We even managed a drive from Ohio to Texas.  The kids started arguing before we got through Ohio.  I told them, “No arguing until we get to Arkansas.  Then, you are allowed to have a great big blowout.  But not before then.”  I guess this seemed weird enough to surprise them into behaving — all the way to Arkansas!  We were actually in Arkansas when they started arguing again.  “It’s ok to argue now,” I told them.  “You waited until Arkansas, and now you can have a big fight.”  They paused. “But do you want to fight?” I asked.  Amazingly, they stopped right then and there.  We made it all the way to Texas with no fighting.  Holy sigh of relief, Batman!

The big lesson for me is that when I am more calm, the kids are more calm.  When I am overwhelmed, they are overwhelmed.  The better I learn to handle my own tantrums, the better the kids handle theirs.  Drive on, mom!

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Haiku: What’s on YOUR Car’s Back Seat?

Pennies, bottle caps

Scissors, acorns, stuck candy

On my car’s back seat

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Mom with Failure-phobia, aka Perfectionism

By MeekMark (Own work) [Public domain], via Wikimedia Commons

Measuring Up

I have never been an alcoholic.  So, I was surprised at how well I could relate to Sandra Bullock’s alcoholic character when I watched the movie, “28 Days.”  I went straight to the computer and stayed up way too late researching addiction to figure out my connection.  That’s when I stumbled upon the concept of perfectionism.  I was surprised to find out what it meant.

I thought that a perfectionist felt driven to do everything perfectly, and probably looked perfect and had a very neat home.  That was definitely not me.  But apparently, there is much more to it.  A perfectionist is afraid of not being perfect.  A perfectionist, oh, just for example, might not pursue her love of writing for decades because she is afraid she might not be good enough.  Or, a perfectionist might be anxious about how she measures up as a mother.  For a perfectionist, “perfect” is the minimum that you are supposed to achieve.  Anything else feels Not Good Enough.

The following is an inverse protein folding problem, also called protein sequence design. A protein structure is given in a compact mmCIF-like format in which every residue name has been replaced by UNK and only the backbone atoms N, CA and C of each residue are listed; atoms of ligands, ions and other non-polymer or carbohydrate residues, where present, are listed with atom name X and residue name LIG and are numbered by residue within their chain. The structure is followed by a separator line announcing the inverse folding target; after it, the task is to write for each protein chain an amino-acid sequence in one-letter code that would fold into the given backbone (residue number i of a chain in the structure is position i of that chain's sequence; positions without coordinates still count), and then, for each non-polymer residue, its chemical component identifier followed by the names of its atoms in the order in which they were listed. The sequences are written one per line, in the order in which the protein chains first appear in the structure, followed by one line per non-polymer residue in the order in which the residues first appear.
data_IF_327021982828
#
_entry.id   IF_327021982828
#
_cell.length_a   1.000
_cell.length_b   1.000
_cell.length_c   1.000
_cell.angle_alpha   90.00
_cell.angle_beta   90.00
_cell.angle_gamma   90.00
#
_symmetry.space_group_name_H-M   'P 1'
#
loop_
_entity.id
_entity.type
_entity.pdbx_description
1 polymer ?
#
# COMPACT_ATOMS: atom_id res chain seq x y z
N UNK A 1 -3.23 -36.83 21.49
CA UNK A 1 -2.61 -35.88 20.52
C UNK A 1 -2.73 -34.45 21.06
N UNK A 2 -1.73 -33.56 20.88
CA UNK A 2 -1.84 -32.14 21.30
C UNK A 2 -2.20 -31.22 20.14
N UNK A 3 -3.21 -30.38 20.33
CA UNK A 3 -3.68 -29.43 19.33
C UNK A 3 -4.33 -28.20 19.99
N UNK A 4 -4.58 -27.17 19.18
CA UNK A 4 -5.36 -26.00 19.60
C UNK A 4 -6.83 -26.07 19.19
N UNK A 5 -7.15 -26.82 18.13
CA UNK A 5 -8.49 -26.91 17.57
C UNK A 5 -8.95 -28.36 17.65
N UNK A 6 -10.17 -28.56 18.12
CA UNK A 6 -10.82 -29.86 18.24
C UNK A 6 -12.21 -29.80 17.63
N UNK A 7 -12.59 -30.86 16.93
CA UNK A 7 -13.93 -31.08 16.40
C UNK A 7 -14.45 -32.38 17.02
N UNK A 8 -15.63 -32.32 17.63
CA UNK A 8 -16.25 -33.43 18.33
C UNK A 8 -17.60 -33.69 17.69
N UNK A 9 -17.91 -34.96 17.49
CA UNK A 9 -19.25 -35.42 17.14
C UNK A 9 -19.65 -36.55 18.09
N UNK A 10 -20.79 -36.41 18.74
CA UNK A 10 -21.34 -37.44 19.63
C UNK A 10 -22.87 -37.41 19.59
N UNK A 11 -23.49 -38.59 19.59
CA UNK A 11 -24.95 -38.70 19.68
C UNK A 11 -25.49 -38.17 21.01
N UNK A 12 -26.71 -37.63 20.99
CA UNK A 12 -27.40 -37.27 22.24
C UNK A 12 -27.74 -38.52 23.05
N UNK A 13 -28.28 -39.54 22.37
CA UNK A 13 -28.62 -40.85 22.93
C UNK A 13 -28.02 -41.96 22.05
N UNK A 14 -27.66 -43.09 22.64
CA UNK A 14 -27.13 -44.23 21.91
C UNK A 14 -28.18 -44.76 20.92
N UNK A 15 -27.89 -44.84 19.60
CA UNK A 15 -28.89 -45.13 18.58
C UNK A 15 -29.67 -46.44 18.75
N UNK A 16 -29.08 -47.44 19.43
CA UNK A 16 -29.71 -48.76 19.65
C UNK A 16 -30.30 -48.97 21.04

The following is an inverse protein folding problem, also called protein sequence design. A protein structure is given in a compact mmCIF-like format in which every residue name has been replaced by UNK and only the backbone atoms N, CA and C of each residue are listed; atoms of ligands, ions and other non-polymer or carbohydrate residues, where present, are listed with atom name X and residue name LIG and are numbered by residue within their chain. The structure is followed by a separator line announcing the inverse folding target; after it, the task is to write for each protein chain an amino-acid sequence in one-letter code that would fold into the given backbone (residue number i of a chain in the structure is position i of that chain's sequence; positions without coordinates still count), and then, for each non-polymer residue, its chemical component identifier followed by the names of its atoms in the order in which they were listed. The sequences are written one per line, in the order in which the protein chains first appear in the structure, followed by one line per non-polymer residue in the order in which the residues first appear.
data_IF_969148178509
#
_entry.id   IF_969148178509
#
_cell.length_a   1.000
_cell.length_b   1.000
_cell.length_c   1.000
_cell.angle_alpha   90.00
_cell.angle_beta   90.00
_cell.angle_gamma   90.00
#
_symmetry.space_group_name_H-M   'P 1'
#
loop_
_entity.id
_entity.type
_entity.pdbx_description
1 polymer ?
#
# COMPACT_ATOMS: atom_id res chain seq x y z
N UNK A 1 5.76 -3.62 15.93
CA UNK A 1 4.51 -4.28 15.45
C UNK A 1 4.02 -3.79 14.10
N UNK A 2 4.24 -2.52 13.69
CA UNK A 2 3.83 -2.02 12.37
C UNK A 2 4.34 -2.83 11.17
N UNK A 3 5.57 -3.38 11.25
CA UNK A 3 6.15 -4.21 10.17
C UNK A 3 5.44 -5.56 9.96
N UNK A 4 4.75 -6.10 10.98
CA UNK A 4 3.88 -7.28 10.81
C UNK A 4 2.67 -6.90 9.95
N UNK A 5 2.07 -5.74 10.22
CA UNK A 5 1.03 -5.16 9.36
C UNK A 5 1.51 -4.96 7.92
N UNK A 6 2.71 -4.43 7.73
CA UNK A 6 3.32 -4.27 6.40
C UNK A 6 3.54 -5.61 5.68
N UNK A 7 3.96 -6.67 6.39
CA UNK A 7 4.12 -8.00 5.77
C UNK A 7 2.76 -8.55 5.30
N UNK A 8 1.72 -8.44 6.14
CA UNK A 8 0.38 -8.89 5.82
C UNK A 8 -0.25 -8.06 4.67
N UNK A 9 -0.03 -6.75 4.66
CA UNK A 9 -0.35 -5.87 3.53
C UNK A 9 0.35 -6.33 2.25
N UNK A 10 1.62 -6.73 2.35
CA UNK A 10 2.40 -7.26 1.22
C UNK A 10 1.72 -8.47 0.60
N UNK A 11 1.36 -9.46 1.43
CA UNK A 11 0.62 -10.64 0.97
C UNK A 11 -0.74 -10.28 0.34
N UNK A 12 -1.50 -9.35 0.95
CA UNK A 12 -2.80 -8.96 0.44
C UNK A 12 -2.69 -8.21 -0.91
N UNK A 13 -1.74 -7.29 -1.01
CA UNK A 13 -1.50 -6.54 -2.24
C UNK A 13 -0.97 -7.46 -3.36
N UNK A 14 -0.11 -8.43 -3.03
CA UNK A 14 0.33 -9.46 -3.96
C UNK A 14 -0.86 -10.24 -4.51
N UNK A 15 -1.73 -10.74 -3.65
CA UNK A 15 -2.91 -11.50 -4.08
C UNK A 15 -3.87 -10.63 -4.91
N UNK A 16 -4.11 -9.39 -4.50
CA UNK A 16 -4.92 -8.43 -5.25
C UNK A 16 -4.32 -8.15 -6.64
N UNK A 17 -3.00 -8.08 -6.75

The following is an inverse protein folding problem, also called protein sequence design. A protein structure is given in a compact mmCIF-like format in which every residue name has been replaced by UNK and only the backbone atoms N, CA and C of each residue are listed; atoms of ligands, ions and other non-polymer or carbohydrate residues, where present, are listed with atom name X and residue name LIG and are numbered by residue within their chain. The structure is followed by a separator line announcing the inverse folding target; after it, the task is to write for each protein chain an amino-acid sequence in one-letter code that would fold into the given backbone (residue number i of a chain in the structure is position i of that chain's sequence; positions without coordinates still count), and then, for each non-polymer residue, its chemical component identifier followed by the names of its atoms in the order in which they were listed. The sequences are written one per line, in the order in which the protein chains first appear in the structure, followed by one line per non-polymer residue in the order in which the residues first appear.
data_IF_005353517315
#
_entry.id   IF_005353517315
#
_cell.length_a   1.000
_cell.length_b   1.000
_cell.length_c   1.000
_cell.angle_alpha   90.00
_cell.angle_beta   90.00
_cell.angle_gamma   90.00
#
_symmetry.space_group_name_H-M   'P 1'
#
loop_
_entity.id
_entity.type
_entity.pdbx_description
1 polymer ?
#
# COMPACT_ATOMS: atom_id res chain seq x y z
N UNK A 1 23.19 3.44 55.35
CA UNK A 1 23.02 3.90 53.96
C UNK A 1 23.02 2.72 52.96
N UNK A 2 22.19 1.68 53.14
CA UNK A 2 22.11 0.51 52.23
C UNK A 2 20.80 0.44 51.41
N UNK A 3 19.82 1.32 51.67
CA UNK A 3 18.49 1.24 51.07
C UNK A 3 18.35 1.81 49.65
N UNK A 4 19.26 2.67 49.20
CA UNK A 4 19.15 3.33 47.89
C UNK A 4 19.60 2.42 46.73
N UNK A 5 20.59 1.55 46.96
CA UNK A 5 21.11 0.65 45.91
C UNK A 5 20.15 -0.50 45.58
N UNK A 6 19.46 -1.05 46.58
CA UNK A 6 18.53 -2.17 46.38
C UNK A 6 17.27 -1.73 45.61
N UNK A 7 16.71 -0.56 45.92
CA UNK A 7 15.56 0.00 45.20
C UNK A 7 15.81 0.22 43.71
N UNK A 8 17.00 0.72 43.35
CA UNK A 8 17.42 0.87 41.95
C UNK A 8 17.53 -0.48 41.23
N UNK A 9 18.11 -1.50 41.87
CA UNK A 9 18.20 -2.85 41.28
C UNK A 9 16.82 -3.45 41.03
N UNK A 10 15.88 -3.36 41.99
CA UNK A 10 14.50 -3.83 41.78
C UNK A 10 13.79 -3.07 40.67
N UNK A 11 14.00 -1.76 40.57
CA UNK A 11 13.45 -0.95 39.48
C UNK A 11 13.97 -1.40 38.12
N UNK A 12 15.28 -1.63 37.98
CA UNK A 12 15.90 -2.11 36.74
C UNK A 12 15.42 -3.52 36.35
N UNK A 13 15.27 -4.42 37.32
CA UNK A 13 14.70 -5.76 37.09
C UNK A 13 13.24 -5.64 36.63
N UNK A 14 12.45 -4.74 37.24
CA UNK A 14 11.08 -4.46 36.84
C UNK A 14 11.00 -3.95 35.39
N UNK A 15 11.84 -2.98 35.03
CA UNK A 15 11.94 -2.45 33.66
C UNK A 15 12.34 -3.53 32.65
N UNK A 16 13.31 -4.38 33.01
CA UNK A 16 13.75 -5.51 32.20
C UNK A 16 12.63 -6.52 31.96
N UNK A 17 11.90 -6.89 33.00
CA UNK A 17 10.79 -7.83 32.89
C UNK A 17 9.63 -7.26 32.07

The day after I watched “28 Days,” I wanted to find a book about perfectionism right away at the library.  There were none available in the regular adult section, so I got one from the children’s section, “Too Perfect,” by Trudy Ludwig.  I started reading it as I stood there.  Soon I had to shut the book and fight back tears, because I saw myself in the little girl who couldn’t be happy.

This fear of failure is a powerful motivator.  It drives us to do well, but sucks the pleasure out of the process.  It paralyzes us when we consider trying something new.  Unfortunately, I thought I needed my children to be perfect in order to feel good enough as a mother.  Naturally, by this standard, I was never good enough, and neither were they.  I pushed, I nitpicked, I corrected.  I did it to myself, my kids, and my surroundings.

Even worse, I discovered that this fear of not being good enough had already infected my kids.  Within a week of discovering perfectionism, I heard my daughter asking to quit ballet because she wasn’t good enough.  My son was feeling the same about gymnastics.  I knew I had to get it under control in myself so that I could model it for them.  There are a few things I did:

  • Read about perfectionism online.  A couple of pages I liked are linked below.
  • Tried to catch myself and stop myself from being critical.
  • Tried not to get upset about making mistakes or having problems.
  • Tried to let the kids see me not getting upset about making mistakes or having problems.
  • Talked to the kids about enjoying their activities and not just doing them for the sake of achievement.
  • Did a fun little exercise of choosing one thing to do imperfectly on purpose.  This was in a book, and I am sorry I can’t remember what one.  I chose measuring cooking ingredients.  I did this carelessly, rather than my usual way of filling the tablespoon, leveling, adding a little more, removing a little.  It sort of made me cringe, but lo and behold, the recipe came out fine!
  • Accepted that it is ok to fail at things.  This is part of living and learning.
  • Worked on accepting the kids and myself as just fine who we are.

The funny thing is, the less anxious I was about how clean the house was, the cleaner the house actually became.  The less worried I was about the kids’ schoolwork, the better they performed.  I think we are better balanced and more successful when we can relax a little and enjoy what we are doing.

Links I like: